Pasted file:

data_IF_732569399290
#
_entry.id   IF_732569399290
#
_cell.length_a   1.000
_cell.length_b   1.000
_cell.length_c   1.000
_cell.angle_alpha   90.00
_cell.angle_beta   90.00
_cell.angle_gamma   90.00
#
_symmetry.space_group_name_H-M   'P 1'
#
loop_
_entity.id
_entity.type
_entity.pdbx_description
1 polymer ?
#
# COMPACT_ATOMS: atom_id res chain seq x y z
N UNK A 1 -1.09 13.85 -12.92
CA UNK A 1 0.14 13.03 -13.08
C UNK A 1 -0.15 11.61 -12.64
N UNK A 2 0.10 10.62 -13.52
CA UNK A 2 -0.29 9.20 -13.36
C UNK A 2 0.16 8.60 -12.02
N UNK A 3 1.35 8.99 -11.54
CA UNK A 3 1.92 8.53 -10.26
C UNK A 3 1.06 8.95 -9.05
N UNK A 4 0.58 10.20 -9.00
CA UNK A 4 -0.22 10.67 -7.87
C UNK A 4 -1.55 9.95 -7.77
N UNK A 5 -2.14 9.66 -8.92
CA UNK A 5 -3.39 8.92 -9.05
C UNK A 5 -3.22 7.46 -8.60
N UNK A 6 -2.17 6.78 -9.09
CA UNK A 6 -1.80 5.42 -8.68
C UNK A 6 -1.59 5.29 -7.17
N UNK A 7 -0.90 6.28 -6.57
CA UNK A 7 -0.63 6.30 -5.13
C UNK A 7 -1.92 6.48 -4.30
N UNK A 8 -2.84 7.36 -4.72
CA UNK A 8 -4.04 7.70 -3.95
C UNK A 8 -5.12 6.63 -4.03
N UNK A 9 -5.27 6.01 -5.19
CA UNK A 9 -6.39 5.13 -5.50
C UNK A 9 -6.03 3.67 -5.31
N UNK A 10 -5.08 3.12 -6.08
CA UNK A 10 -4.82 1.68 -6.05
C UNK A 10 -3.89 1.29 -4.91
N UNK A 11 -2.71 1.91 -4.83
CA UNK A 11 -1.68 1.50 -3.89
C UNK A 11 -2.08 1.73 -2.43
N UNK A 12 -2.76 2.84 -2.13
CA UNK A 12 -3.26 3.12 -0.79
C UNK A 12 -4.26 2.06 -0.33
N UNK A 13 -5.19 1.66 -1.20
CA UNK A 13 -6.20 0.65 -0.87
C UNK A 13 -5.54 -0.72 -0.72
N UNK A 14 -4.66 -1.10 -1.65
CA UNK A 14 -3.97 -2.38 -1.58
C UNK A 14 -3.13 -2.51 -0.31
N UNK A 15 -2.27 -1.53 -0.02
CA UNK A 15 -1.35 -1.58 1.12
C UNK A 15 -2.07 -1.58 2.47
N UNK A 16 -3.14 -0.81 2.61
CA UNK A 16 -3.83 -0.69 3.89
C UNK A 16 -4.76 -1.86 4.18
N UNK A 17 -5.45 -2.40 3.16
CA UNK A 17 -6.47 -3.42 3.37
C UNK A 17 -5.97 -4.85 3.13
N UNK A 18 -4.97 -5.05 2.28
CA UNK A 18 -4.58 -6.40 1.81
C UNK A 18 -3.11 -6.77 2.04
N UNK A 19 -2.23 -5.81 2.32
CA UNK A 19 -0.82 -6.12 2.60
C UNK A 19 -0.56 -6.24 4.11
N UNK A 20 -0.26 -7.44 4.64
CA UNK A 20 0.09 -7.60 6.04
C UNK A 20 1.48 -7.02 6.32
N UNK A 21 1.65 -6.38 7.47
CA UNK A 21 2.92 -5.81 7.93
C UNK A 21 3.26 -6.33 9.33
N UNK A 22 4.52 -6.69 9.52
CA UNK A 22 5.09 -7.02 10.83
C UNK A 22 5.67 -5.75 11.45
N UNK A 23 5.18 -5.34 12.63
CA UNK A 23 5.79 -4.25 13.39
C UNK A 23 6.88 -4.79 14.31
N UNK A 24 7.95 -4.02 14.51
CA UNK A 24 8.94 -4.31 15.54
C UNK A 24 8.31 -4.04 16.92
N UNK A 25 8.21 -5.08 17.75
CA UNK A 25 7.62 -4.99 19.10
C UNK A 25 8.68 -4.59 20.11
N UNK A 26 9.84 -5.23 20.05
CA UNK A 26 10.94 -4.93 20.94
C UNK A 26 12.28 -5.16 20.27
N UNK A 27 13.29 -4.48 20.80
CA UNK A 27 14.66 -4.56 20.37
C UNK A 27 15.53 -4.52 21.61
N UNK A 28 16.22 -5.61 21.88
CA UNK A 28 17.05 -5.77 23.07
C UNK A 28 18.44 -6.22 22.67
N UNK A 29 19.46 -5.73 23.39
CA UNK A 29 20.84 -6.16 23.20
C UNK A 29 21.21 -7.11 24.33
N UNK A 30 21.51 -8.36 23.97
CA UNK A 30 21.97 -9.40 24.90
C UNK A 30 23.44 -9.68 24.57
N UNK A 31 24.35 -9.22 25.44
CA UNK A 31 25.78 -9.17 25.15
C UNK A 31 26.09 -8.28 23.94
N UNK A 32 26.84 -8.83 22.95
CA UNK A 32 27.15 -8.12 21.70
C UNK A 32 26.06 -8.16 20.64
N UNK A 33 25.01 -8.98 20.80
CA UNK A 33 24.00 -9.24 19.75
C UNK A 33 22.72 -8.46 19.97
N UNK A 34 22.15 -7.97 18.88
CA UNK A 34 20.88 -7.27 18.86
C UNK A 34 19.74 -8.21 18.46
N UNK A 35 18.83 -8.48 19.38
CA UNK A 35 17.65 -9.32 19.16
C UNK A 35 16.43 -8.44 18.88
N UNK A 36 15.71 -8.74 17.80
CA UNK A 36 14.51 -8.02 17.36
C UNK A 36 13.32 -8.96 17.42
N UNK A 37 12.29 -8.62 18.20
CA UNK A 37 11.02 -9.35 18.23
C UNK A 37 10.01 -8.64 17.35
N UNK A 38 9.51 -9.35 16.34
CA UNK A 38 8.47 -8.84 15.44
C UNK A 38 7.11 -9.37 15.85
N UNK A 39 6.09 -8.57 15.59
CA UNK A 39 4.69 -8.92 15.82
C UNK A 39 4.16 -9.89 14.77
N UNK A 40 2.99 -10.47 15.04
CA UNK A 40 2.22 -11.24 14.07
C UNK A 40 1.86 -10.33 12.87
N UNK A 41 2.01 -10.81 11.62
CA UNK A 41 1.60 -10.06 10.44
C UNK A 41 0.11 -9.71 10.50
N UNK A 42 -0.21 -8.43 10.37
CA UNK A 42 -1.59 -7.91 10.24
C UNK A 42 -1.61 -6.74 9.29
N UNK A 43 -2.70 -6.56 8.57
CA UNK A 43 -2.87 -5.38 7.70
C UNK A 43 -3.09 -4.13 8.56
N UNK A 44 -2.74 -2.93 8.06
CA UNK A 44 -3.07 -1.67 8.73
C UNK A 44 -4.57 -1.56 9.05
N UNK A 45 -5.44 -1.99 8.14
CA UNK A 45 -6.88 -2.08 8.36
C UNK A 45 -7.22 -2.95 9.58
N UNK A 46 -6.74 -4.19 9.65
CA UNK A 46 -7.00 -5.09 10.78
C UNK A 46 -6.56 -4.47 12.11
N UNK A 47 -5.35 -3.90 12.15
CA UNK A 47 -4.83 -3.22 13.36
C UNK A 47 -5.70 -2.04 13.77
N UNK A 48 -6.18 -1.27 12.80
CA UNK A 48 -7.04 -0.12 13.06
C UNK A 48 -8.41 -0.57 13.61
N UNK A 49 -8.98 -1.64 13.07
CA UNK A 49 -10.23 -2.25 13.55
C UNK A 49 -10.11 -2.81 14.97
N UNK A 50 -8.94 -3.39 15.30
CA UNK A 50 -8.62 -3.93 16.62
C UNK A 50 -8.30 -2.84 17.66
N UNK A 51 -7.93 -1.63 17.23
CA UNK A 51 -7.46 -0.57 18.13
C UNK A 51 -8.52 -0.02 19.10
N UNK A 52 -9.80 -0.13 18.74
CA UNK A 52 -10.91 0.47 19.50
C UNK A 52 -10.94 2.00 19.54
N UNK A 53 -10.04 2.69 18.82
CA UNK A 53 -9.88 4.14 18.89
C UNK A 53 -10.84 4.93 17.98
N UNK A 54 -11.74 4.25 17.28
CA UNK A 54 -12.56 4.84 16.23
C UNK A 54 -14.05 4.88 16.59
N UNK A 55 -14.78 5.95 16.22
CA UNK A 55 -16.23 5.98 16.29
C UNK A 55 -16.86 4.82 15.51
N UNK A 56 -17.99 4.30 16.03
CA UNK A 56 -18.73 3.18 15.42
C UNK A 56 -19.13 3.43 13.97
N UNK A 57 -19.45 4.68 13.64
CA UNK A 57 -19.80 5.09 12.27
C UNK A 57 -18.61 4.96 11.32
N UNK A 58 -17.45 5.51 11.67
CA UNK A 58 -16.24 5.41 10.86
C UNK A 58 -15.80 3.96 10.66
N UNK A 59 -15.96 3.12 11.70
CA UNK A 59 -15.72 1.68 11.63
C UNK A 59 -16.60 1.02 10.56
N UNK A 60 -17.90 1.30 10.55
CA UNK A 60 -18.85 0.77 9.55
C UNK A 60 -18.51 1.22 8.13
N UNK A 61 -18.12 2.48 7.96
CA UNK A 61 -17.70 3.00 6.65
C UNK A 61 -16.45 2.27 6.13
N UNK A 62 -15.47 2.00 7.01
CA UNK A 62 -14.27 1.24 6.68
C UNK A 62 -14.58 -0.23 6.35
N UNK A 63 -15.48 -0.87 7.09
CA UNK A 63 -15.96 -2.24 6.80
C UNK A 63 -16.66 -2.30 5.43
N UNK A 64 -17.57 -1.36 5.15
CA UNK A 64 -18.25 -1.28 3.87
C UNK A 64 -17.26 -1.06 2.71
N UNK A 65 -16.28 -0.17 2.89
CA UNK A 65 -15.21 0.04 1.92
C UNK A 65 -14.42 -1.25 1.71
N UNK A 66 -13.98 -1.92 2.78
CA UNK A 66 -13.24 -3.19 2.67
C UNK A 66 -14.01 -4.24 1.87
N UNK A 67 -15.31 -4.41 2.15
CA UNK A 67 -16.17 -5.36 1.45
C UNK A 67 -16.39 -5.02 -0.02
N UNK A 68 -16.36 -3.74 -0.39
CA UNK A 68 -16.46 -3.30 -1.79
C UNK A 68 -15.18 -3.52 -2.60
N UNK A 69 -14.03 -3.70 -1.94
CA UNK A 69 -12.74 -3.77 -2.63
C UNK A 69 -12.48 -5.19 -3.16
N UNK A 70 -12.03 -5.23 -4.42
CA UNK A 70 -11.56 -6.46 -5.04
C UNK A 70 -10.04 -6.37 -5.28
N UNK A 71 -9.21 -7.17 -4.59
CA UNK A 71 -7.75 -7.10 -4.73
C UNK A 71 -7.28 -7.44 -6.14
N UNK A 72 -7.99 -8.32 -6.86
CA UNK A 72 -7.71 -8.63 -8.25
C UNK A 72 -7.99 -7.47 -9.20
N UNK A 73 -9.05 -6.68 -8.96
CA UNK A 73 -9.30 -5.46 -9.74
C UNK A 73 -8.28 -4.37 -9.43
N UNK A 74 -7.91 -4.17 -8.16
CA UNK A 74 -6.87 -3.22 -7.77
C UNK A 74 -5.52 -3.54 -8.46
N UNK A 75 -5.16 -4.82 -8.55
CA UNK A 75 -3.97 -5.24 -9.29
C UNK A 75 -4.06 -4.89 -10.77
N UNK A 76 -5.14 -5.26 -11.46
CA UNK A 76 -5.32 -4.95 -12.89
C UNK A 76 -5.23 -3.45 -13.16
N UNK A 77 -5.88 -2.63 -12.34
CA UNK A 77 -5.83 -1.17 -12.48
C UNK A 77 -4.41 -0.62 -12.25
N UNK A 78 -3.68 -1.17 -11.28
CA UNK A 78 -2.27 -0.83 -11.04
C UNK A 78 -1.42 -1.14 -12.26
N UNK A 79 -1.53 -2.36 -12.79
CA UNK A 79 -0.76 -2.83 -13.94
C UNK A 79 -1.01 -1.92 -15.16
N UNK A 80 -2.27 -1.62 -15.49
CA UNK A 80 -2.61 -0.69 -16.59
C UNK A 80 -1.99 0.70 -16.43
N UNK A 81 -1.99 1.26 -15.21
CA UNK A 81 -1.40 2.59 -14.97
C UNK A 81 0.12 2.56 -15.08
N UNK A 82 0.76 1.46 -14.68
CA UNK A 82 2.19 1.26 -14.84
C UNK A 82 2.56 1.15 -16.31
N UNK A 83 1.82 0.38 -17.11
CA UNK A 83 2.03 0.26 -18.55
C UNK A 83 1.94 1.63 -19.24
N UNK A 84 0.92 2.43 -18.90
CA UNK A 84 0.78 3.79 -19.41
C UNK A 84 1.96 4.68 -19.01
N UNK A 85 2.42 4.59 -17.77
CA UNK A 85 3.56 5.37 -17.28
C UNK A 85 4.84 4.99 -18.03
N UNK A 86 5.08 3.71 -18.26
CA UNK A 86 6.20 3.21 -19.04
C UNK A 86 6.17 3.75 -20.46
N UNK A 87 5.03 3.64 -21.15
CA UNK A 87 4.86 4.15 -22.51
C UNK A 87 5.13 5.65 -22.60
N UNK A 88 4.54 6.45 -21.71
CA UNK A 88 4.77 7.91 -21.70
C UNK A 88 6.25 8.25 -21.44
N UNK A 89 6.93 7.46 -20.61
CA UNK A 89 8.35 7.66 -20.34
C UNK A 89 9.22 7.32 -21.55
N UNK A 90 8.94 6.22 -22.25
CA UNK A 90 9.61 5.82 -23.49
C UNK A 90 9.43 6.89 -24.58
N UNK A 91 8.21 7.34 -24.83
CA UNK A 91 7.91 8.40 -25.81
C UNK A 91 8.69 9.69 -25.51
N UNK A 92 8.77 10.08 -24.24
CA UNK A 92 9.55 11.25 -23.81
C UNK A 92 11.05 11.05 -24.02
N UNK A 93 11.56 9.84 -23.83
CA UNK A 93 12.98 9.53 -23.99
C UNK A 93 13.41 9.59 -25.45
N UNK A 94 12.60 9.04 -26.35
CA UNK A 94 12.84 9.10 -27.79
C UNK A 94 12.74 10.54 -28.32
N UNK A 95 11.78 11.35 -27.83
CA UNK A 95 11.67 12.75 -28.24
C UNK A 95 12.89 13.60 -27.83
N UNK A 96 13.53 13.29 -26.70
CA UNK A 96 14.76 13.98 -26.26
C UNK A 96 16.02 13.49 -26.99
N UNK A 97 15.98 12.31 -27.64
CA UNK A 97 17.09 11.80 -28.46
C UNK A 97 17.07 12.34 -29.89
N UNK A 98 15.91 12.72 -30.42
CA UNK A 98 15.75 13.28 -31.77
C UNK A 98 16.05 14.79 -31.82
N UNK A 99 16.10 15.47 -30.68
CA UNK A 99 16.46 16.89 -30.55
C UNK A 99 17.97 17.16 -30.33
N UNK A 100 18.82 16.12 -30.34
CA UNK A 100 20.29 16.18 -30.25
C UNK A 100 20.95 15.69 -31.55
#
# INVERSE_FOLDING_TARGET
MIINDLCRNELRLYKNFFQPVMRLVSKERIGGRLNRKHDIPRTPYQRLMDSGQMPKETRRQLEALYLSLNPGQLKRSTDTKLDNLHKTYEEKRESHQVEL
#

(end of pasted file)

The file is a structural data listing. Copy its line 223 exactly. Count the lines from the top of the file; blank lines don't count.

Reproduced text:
CA UNK A 68 -16.46 -3.30 -1.79